‘So how do you do it?’

He remains silent and blows a plume of smoke from the corner of his mouth.

‘Tunnels?’ she asks.

‘No.’

‘You have a pass? You use the checkpoints?’

‘Don’t be ridiculous.’

‘A balloon?’

‘If I tell you, I’m a dead man.’

‘Help me defect.’

‘What’s the matter? Don’t you enjoy life in the people’s democracy?’

‘It’s not a democracy. It’s a dictatorship of the proletariat.’

‘A few seconds ago you said it wasn’t so bad.’

‘I want to get out. I want to be free with you. Forever. We could live in Berlin. Or Paris.’

‘You forget, I have a wife and family.’

‘Do I mean nothing to you?’

‘You can’t fool me Styx.’

‘Don’t call me that.’

‘I thought you liked your code name.’

‘I hate it. Yelena.’

‘But the porter calls you Olga.’

‘Yes, but my second name is Yelena. After my grandmother. It means Shining Light.’

‘That’s a lovely name.’

‘Only close friends call me Yelena.’

‘You count me as a friend?’

‘More than a friend. Much more.’

‘Do all your assignments become friends? Close friends?

‘No. Only you.’

‘So what’s my code name?’

‘A Russian phrase. But I can’t repeat it.’

‘Why not?’

‘There’s no English translation.’

‘It must mean something.’

‘It’s very insulting.’

‘Tell me.’

‘Well, I don’t think I should.’

‘Is it so bad?’

‘Yes. It’s the worst insult in the world.’

‘What is it?’

‘Don’t ask me. Please.’

‘Come on. Out with it. What do they call me?’

‘A penis on wheels, being towed backwards through a wood by a donkey.’

Blyth looks mortified. She sniggers:

‘I told you not to ask.’

‘I’ve never heard the like. What a lurid picture. A cock on wheels. How very surreal – like something from a Bosch painting.’

‘You may not like the Russians, but you can’t deny, they’ve got a great sense of humour.’

‘You think it funny?’

‘No darling. Anyway, I think you’ve got a lovely cock.’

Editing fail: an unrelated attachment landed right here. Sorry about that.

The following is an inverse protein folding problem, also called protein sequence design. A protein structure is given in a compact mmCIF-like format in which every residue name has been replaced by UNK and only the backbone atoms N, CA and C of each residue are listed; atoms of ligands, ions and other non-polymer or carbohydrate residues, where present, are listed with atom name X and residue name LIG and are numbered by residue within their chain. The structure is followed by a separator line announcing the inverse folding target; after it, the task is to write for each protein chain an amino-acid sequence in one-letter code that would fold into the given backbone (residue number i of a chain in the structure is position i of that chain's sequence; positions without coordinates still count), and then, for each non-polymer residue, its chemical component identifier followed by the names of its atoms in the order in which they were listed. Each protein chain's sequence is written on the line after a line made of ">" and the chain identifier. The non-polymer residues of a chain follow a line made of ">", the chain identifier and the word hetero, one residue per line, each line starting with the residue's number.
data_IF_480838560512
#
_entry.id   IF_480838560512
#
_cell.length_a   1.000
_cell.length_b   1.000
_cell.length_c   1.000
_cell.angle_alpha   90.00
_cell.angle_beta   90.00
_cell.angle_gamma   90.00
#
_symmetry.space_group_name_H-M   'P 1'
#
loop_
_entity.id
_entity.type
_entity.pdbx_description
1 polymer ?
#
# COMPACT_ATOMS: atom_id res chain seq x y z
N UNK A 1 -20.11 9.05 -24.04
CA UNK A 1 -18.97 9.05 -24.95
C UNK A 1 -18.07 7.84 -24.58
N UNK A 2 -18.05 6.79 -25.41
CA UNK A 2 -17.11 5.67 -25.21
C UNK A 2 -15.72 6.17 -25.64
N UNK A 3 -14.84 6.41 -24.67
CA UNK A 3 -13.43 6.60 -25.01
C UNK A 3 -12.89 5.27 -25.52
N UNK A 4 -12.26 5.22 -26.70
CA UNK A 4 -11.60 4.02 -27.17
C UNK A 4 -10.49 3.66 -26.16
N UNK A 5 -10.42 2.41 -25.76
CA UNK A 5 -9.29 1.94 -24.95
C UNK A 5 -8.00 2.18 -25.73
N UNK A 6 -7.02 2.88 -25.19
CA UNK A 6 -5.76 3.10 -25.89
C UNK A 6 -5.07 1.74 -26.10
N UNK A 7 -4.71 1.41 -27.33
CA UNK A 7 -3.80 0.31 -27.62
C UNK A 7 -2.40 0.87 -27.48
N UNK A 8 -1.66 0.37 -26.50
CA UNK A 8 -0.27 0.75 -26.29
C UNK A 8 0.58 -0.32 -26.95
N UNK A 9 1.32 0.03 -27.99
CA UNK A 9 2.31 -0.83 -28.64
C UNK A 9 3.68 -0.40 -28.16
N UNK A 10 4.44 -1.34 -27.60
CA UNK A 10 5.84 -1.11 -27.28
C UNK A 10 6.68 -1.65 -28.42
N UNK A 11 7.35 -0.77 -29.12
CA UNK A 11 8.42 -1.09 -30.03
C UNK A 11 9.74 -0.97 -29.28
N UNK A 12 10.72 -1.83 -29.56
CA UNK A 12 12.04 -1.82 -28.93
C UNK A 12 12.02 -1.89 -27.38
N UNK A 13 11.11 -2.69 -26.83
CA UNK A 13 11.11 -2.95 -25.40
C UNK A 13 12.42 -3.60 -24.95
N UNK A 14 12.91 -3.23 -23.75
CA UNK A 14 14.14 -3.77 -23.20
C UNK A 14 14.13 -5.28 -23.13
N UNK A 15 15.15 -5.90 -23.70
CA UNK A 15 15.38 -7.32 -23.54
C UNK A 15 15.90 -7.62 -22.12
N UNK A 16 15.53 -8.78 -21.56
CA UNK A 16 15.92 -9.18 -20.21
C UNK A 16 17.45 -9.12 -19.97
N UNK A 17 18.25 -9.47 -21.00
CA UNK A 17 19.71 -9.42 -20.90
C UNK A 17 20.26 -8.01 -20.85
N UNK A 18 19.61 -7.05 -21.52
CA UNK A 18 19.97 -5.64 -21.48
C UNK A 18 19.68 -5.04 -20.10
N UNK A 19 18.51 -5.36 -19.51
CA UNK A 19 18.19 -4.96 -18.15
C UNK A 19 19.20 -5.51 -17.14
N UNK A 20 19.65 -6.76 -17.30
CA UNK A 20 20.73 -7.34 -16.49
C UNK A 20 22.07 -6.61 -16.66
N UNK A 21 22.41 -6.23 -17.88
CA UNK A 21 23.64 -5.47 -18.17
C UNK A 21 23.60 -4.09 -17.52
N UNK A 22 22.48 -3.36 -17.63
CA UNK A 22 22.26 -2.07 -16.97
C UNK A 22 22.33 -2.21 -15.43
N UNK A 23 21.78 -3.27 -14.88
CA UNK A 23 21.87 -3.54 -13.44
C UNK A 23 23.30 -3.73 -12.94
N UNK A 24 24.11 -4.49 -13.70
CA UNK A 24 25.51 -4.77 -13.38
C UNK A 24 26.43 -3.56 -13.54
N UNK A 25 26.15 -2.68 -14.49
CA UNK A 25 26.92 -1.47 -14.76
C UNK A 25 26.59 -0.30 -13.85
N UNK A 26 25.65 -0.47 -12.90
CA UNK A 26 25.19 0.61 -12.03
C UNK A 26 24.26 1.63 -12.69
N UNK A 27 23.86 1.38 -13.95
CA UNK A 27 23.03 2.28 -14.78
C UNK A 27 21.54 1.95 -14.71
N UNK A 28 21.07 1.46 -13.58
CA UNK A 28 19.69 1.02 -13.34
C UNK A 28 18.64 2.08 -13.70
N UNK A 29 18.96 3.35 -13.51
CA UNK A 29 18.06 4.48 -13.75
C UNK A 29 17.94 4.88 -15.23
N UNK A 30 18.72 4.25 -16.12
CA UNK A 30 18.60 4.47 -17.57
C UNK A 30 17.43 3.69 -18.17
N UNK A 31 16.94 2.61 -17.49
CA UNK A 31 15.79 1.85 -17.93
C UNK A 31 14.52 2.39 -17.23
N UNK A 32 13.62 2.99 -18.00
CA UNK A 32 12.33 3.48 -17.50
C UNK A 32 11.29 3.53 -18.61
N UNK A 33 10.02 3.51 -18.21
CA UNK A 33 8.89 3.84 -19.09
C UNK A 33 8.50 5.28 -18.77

He remains cold, detached:

‘Admit it. You’ve no intention of defecting.’

‘Why don’t you believe me?’

‘Because I know what you really want, Yelena.’

‘Tell me. What do I want?’

‘To expand the Eastern Block. To keep East Germany under Soviet control. To destroy the West.’

‘You’re right. It’s a silly sordid game. Don’t play it. Not with me. Can’t you feel it? We’re soul mates, you and me.’ She beats in earnest upon her chest: ‘Dwie bratnie dusze rozdzielone polityką swoich czasów!

Blyth pulls on his cigarette:

Two soul mates, torn apart by the politics of their time. How very touching. So you’ve fallen in love? And now you’re willing to rip up the entire communist manifesto, just like that? You don’t love me. You’ve probably got six other men on the go, and all half my age.’

‘No. There’s only you. I live only for you.’

‘You shouldn’t live your life for other people. It’s a fatal mistake.’

‘Did they teach you to be cruel as well as cunning?’

‘I didn’t mean to be cruel. But your ways are not my ways. Two trains, remember?’

‘My grandmother says our earthly life is the yield of a previous existence.’

Karma? I thought all Marxists were atheists.’

‘You seem to think Poland is full of Marxists. But most of the Marxists in the Eastern Block were killed off by the Nazis. She’s not a Marxist. And she’s not an atheist either. She’s an Orthodox Christian. And very superstitious. She grew up in Romania. The hills around her village were full of vampires.’

Peasants.’

‘Do you always insult your women after making love?’

‘And what are you, if not a Marxist?’

‘If you must know, I’m a Christian Socialist.’

Christian Socialist? What’s that? Orwellian Newspeak for Pagan Atheist? Good Wrongdoer?’

‘What’s that supposed to mean?’

Semiotics: the primary tool of far-left radicals. Semantic expositions always turn into games of intellect. That’s how totalitarian regimes work: by deconstruction; they strip words of orthodox meaning and make thought impossible. How can Christians be socialists? It’s a complete contradiction in terms. What is there in common, between belief in god, and the abject materialism of besotted communism? As if Christianity was a nihilist religion! Your god is just an instrument of power for heathen non-believers. You think you’re marching for Christ, but you’re slaves to tyrants, marching in glory to annihilation.’

‘We’re marching for social justice.’

Social justice. Yet more Newspeak. What you mean to say is: “we wish to violently dispossess those who own more than ourselves.” Self entitlement, all in the name of charity and fraternity. Christian socialism is absolutely worthless.’

She broods in antagonistic silence, then asks:

‘Do you think I’m worthless too?’

‘Of course not. But don’t you see? The Christian socialists are just pawns of the Marxian socialists. Christian socialism is parasitic; it relies on the supernatural order of orthodox Christianity. Until the reformation, Christianity was dominated by monks – parasites who lived by begging alms, preaching lies, and exploiting the poor.’